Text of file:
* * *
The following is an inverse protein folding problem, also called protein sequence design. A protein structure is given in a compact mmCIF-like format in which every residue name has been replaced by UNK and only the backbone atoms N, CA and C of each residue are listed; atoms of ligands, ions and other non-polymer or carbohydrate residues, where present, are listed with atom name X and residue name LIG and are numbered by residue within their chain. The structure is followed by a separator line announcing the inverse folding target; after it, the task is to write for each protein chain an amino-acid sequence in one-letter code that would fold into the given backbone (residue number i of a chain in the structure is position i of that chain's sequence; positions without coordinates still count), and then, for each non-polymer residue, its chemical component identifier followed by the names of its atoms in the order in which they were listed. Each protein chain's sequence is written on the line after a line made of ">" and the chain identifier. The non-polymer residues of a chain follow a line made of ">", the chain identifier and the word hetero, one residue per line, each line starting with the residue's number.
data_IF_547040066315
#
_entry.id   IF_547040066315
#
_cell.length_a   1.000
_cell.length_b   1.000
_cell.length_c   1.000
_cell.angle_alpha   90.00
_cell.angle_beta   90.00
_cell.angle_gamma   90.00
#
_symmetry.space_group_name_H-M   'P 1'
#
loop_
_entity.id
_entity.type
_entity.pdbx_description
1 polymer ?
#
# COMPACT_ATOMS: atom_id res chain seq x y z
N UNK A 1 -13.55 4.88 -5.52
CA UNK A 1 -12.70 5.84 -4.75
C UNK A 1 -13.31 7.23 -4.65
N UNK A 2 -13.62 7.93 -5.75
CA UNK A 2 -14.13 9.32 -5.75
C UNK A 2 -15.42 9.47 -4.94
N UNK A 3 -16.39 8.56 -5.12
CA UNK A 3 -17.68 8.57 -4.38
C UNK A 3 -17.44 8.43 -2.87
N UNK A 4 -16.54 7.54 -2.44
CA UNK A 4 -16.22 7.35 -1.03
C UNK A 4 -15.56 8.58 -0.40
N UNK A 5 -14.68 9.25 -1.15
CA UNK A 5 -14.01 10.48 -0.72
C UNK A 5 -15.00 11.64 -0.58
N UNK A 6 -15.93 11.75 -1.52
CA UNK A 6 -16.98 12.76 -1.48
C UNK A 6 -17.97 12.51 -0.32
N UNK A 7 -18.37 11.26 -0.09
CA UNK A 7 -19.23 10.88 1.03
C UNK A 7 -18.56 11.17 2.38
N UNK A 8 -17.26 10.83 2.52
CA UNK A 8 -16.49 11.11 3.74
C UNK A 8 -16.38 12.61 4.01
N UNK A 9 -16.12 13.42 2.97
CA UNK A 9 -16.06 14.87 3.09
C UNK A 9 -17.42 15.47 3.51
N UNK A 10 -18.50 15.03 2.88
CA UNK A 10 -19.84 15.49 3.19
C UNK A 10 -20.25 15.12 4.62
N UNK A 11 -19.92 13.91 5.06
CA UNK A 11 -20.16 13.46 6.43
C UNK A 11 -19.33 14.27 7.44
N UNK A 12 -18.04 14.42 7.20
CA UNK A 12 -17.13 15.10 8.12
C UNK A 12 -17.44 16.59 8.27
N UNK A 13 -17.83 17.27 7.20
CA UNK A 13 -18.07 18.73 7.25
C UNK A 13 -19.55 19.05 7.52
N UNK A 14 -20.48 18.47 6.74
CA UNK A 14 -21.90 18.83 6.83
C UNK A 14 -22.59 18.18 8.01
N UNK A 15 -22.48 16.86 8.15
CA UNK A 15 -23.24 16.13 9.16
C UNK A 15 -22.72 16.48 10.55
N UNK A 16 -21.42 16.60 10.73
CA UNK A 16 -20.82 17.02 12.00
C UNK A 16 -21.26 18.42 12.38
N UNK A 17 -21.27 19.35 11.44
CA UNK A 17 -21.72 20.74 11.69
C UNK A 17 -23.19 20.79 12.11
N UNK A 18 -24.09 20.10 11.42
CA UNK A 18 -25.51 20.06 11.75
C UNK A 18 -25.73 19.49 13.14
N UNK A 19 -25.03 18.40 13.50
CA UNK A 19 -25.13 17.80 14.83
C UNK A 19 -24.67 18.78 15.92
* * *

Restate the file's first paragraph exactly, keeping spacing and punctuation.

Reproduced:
The following is an inverse protein folding problem, also called protein sequence design. A protein structure is given in a compact mmCIF-like format in which every residue name has been replaced by UNK and only the backbone atoms N, CA and C of each residue are listed; atoms of ligands, ions and other non-polymer or carbohydrate residues, where present, are listed with atom name X and residue name LIG and are numbered by residue within their chain. The structure is followed by a separator line announcing the inverse folding target; after it, the task is to write for each protein chain an amino-acid sequence in one-letter code that would fold into the given backbone (residue number i of a chain in the structure is position i of that chain's sequence; positions without coordinates still count), and then, for each non-polymer residue, its chemical component identifier followed by the names of its atoms in the order in which they were listed. Each protein chain's sequence is written on the line after a line made of ">" and the chain identifier. The non-polymer residues of a chain follow a line made of ">", the chain identifier and the word hetero, one residue per line, each line starting with the residue's number.